Geospatial Intelligence and Counterinsurgency Redux

Serendipity. I just stumbled across this post on En Verite, a blog on cointerinsurgency in Iraq. It’s put together by a scholar and French reserve officer, Stéphane Taillat, who’s also a member of the Insurgency Research Group at King’s College London. I’m pasting it in here in full, because of its relevance to CTLab and because it makes some excellent points.

En Verite notes in two separate posts the use of geospatial intelligence in COIN. One places it in the context of Counterinsurgency and the Colonial Legacy; the other addresses it specifically in Geospatial Intelligence (GEOINT) in COIN (the item below). I’ve noted geospatial issues in a prior post (here); I’ll come back to this with some discussion of geospatial intelligence vs. complex spatial dynamics.

Read on:

Intelligence is a crucial issue in COIN because it provides the way to hit insurgency with precision raids and to sever its links with local populace.

What is largely ignored in the Iraq’s COIN Campaign of the last year is the use of geospatial intelligence (GEOINT). Provided by embedded teams of the National Geospatial-Intelligence Agency (NGA), data have proved valuable both in the “clear” phase of the campaign and the actual “build” phase since the recent shift of MultiNational Division North and MultiNational Division Center to reconstruction and assistance missions.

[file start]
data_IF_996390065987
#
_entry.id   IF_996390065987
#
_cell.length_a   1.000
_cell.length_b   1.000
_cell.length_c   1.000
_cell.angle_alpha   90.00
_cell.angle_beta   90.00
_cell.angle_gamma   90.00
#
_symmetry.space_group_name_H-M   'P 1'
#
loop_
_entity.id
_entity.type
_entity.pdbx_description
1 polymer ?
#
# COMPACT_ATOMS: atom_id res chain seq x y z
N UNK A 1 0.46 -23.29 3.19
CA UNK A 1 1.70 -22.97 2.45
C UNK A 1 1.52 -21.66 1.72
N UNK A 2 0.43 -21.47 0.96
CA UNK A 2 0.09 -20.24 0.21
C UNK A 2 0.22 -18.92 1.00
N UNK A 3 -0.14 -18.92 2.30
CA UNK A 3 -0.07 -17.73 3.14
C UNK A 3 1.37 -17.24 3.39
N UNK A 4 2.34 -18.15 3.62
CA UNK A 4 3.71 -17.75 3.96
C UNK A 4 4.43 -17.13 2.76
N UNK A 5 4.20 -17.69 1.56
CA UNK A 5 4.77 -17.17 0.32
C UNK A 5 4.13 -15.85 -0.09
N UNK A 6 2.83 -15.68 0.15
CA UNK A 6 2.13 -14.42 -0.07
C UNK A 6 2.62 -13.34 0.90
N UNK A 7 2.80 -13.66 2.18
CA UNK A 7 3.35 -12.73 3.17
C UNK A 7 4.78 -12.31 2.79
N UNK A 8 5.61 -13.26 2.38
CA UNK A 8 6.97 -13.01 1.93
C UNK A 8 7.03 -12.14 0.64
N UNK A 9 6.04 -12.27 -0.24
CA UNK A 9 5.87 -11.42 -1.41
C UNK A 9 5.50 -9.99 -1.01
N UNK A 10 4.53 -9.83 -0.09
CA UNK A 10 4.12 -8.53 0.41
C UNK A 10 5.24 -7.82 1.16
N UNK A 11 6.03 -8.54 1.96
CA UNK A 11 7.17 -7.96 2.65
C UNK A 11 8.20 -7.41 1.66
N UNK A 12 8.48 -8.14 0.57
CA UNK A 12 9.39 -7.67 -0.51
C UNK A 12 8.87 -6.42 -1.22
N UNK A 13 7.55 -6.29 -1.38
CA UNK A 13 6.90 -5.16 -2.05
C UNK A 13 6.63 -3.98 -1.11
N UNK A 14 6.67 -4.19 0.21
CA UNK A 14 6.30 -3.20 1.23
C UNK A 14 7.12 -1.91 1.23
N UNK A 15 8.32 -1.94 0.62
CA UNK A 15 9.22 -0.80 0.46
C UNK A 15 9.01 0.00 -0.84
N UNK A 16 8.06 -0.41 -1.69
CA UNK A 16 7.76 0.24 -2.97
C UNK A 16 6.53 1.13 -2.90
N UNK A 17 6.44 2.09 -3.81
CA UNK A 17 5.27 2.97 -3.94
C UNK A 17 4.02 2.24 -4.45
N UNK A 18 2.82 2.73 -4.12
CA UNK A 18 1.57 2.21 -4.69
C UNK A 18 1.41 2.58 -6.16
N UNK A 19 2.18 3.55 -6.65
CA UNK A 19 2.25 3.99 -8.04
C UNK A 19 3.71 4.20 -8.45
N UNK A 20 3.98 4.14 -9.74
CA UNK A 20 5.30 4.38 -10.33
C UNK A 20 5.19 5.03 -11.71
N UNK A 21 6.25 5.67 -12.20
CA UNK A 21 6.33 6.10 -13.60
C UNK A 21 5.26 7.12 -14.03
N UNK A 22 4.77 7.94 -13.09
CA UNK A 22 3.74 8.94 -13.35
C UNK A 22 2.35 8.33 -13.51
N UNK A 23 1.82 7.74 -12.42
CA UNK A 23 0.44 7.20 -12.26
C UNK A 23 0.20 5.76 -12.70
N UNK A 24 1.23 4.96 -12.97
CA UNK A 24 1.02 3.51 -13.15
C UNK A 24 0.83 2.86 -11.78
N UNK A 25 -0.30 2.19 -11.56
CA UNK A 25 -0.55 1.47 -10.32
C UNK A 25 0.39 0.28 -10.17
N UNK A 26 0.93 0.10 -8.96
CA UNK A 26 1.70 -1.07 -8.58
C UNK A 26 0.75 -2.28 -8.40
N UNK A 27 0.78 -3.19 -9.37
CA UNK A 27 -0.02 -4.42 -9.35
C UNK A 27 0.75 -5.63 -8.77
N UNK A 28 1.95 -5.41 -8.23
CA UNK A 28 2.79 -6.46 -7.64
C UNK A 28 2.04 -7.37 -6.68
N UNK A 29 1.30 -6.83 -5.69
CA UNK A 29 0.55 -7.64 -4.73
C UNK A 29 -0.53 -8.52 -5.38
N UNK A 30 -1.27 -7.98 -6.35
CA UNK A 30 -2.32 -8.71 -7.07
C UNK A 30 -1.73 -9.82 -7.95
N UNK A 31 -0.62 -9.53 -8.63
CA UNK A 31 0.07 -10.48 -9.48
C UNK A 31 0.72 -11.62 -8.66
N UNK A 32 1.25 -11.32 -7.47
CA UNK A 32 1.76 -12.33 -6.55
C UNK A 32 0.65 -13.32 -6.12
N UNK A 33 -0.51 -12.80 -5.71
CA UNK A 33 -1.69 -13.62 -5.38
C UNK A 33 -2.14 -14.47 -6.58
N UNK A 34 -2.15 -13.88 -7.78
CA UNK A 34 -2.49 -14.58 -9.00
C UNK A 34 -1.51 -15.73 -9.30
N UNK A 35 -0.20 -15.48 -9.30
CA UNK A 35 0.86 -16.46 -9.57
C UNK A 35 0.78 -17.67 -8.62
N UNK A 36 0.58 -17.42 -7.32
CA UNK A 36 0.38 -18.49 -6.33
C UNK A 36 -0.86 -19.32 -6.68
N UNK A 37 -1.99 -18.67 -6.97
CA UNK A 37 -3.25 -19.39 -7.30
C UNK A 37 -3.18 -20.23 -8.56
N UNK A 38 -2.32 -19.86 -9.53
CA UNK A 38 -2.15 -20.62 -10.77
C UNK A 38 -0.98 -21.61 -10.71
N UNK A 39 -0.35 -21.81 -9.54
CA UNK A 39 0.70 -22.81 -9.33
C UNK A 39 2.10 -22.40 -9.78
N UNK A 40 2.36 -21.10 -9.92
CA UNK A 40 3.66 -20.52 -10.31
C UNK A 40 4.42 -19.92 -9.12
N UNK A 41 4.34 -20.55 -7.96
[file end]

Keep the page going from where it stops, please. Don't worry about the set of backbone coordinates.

The latter area of operations has seen NGA’s teams working with Army Corps of Engineers (ACE) collecting data to map rural and urban areas where TF MARNE’s Units operated. Indeed, most of theses villages and small communities have not seen sustained Coalition presence for years.

More accurately, GEOINT’s role in COIN can be depicted as a powerful analysis and collaborative tool to identify trends in insurgent activity, both by mapping significant acts (SIGACTS) and by locating weapons caches or IED factories. By the medium of geographical map and graphics, GEOINT has been of great use to assess progress and to locate the various waypoints needed to achieve lines of operations/lines of efforts. On the tactical level, geospatial imagery analysis allowed MND-C units to target insurgents that were trying to hide with an accurate precision.

Furthermore, on the stabilization side of insurgency, GEOINT can be useful in depicting and monitoring the current state of soils for agricultural purpose and the status of various network (especially irrigation) as well.

GEOINT can be considered as the technological counterpart of political anthropology because it helps counter-insurgents to link physical terrain and human terrain.

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